In both novels, then, there is a juxtaposition of collective power with individual powerlessness. Both protagonists use language as their means of gaining power in their respective ways. The Invisible Man at first uses language to feign humility, and later to become both separate from society but personally powerful. According to Smith (in O'Meally 27), the Invisible Man "discovers the true meaning of his life only after he assumes responsibility for naming himself by telling his own story." This provides him with personal power, although not social or collective power. At the end of the novel, the reader does not know whether he will indeed reenter society successfully or indeed regain the social power he pursued from the beginning. However, the personal power he gains provides hope as a vehicle for the potential of such power in society that prefers beautiful lies over an ugly truth. How the narrator will survive in such a society is uncertain. Yet there is a type of satisfaction in a sense that the Invisible Man has finally gained some self knowledge and could be able to use this to not only set himself apart from, but also above a society that maintains its concern for the well-being of all when in fact this is not true.
In Ham on Rye, the narrator also faces, as seen above, the power of the beautiful lie as opposed to the distasteful truth. He experiences this in terms of his own deceit. The scene of his public narrative deceit as mentioned above can for example be juxtaposed with his private efforts at writing fiction on a typewriter his parents had given him. Henry sees his stories as "very bitter and ragged… the stories seemed to beg, they didn't have their own vitality." In opposition to this, his equally fictional depiction of the presidential visit impressed even Henry himself: "the words sounded good to me. Everybody was listening. My words filled the room, from blackboard to blackboard, they hit the ceiling and bounced off, they covered Mrs. Fretag's shoes and piled up on the floor. Some of the prettiest girls in the class began to sneak glances at me." By writing this beautiful but deceitful work, the narrator connects powerfully with his social environment. He receives admiration, even from those who do not like him. His deceit is socially powerful but personally destructive. In the same way, Ellison's protagonist experiences his own deceit as both socially powerful and personally destructive. Although he is frequently betrayed as a result of his honest gullibility, he is nonetheless able to gain some social power through his pretense at humility. The same gullibility is depicted by Kafka in his "Before the Law." A sincere but uninformed man from the country searches for entry into the law and is told that such entry cannot be granted at the time. This happens throughout his life and he die without gaining entry. When he dies, he learns the truth that entry was in fact open to him, and the he needed only have tried. In this way, the Invisible Man is also deceived by those he perceives as powerful. In contrast to Kafka's character, however, he learns the truth of his own power while he is still in a position to access this power. His personal annihilation drives him into seclusion, where he can learn to be honest first with himself and rebuild his life and his own identity.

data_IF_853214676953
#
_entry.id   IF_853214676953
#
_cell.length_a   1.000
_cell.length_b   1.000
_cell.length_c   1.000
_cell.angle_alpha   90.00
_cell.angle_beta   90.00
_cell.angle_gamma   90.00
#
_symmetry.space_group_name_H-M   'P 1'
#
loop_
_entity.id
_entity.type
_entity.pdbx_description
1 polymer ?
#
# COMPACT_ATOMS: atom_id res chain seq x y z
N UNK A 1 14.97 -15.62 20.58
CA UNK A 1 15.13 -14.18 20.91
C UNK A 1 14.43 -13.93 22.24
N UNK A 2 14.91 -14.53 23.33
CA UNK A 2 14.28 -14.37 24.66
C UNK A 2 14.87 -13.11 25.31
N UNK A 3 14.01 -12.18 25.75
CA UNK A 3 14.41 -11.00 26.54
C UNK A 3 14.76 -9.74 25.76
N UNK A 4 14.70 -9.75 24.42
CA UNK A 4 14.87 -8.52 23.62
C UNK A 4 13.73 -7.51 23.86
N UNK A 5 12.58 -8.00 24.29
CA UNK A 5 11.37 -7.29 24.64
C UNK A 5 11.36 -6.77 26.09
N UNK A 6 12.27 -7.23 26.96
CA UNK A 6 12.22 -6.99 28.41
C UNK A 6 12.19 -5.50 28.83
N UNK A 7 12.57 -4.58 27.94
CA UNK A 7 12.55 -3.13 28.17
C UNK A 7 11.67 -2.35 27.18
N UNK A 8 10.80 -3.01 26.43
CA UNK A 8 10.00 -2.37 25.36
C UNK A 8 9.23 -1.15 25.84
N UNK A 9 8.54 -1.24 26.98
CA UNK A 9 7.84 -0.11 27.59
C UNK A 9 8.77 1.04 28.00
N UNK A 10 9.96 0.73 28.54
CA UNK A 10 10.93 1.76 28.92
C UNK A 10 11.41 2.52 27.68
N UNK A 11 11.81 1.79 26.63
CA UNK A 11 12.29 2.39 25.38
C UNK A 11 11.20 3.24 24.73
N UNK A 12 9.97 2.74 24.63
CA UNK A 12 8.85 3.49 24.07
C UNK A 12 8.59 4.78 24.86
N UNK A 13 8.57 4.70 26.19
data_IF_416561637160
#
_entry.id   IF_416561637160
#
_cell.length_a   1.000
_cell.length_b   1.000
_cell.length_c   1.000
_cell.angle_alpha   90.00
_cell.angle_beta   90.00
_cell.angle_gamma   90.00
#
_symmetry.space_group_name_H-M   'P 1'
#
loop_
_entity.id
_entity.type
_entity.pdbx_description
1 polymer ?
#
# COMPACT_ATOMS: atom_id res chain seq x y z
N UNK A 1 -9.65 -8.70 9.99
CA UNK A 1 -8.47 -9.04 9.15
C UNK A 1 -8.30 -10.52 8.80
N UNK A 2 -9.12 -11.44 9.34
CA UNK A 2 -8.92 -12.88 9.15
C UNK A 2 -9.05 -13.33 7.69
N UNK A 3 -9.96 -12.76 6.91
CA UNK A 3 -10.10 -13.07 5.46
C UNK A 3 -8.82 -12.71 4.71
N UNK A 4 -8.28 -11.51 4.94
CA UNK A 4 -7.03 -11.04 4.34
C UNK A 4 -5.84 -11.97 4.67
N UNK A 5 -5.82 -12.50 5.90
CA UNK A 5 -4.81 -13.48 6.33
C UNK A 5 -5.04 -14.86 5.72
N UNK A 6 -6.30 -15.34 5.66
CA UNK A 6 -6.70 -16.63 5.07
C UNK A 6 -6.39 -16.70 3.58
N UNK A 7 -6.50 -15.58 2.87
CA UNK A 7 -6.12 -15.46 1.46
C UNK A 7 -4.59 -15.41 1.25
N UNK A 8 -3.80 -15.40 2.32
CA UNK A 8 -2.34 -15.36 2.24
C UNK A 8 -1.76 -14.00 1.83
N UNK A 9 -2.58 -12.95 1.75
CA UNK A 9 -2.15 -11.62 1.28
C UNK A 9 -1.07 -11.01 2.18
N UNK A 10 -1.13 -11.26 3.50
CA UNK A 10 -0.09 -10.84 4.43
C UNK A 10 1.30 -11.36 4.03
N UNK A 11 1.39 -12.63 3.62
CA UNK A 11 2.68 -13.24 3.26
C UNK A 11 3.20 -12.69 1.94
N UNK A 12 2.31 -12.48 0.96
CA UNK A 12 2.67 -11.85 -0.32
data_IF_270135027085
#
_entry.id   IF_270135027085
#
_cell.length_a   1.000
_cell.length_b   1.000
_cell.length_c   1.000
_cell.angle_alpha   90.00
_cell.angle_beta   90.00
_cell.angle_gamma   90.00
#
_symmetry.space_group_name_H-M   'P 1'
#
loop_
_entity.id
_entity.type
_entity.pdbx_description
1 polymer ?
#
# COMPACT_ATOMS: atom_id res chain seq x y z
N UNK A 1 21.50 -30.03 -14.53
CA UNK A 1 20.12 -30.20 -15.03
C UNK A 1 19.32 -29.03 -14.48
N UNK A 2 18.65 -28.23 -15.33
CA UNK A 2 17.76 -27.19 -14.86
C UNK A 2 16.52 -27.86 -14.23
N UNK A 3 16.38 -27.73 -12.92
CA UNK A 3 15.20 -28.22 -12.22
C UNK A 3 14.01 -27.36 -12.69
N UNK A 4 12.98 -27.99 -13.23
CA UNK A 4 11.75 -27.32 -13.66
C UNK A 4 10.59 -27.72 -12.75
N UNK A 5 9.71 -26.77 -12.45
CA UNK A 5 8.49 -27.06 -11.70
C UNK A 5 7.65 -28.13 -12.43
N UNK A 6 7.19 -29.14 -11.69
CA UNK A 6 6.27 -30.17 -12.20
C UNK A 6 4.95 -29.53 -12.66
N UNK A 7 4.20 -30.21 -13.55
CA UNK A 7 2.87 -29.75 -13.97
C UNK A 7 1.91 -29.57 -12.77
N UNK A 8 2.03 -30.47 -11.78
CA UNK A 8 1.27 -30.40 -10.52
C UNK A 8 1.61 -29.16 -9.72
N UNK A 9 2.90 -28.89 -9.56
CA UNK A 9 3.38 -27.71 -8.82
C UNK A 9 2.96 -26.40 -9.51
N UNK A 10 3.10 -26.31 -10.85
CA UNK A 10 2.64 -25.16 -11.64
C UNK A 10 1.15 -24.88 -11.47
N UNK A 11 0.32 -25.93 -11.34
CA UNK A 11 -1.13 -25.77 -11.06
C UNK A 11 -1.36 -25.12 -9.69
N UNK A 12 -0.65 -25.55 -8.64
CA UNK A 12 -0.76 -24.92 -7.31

Hutcheon's idea of the novel as a potentially dangerous construct within the society from which it emerges can be applied to both Ellison and Bukowski's respective works: "…the novel is potentially dangerous not just because it is a reaction against social repression, but because it also works to authorize that very power of repression at the same time. What postmodern fiction does, however, is to reverse that doubled process: it installs the power, but then contests it." The protagonists in both novels do the same to varying degrees of success. The Invisible Man's success is his connection with a world of power that he can nonetheless never feel himself part of, while Henry wields the conscious power of deception by an understanding of the human nature that needs such deception. Both novels therefore make a rather dark comment about the societies they depict. Postmodern society is beautifully deceitful. Those who understand the lie and how to use it narratively are those who wield power over others and themselves.
Ancient writings such those by Plato also frequently consider the concepts of truth and deception. In applying these to the postmodern novel, however, it is often necessary to reverse the juxtaposition offered by the ancients. Plato's Allegory of the Cave, for example depicts a cave as symbolic of ignorance: "my opinion is that in the world of knowledge the idea of good appears last of all, and is seen only with an effort; and, when seen, is also inferred to be the universal author of all things beautiful and right…" (Plato). Plato makes…[continue]